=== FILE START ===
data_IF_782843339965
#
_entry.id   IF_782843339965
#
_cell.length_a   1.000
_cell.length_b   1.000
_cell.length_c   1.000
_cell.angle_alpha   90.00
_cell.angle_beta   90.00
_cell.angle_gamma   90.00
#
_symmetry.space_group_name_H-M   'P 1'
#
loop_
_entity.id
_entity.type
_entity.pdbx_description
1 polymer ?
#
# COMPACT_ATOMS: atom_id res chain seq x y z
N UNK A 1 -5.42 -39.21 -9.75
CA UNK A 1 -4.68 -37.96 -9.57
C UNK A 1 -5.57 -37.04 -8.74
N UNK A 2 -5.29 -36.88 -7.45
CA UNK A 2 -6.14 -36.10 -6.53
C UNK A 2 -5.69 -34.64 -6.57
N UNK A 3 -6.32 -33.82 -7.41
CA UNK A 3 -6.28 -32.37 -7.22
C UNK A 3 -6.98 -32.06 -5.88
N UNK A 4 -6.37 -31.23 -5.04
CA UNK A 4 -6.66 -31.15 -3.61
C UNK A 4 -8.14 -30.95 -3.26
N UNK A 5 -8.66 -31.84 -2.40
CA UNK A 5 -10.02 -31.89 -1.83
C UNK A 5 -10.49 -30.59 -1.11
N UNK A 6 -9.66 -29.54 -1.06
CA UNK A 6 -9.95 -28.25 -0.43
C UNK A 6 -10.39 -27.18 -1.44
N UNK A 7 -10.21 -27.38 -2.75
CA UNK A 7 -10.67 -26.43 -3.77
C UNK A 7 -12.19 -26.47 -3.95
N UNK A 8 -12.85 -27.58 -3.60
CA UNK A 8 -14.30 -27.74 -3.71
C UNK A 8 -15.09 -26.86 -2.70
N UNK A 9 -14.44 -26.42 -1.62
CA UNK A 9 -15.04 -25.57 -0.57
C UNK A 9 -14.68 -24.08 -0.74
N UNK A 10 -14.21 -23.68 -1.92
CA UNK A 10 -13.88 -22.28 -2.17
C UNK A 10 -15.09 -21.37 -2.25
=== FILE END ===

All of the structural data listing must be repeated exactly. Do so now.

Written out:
data_IF_782843339965
#
_entry.id   IF_782843339965
#
_cell.length_a   1.000
_cell.length_b   1.000
_cell.length_c   1.000
_cell.angle_alpha   90.00
_cell.angle_beta   90.00
_cell.angle_gamma   90.00
#
_symmetry.space_group_name_H-M   'P 1'
#
loop_
_entity.id
_entity.type
_entity.pdbx_description
1 polymer ?
#
# COMPACT_ATOMS: atom_id res chain seq x y z
N UNK A 1 -5.42 -39.21 -9.75
CA UNK A 1 -4.68 -37.96 -9.57
C UNK A 1 -5.57 -37.04 -8.74
N UNK A 2 -5.29 -36.88 -7.45
CA UNK A 2 -6.14 -36.10 -6.53
C UNK A 2 -5.69 -34.64 -6.57
N UNK A 3 -6.32 -33.82 -7.41
CA UNK A 3 -6.28 -32.37 -7.22
C UNK A 3 -6.98 -32.06 -5.88
N UNK A 4 -6.37 -31.23 -5.04
CA UNK A 4 -6.66 -31.15 -3.61
C UNK A 4 -8.14 -30.95 -3.26
N UNK A 5 -8.66 -31.84 -2.40
CA UNK A 5 -10.02 -31.89 -1.83
C UNK A 5 -10.49 -30.59 -1.11
N UNK A 6 -9.66 -29.54 -1.06
CA UNK A 6 -9.95 -28.25 -0.43
C UNK A 6 -10.39 -27.18 -1.44
N UNK A 7 -10.21 -27.38 -2.75
CA UNK A 7 -10.67 -26.43 -3.77
C UNK A 7 -12.19 -26.47 -3.95
N UNK A 8 -12.85 -27.58 -3.60
CA UNK A 8 -14.30 -27.74 -3.71
C UNK A 8 -15.09 -26.86 -2.70
N UNK A 9 -14.44 -26.42 -1.62
CA UNK A 9 -15.04 -25.57 -0.57
C UNK A 9 -14.68 -24.08 -0.74
N UNK A 10 -14.21 -23.68 -1.92
CA UNK A 10 -13.88 -22.28 -2.17
C UNK A 10 -15.09 -21.37 -2.25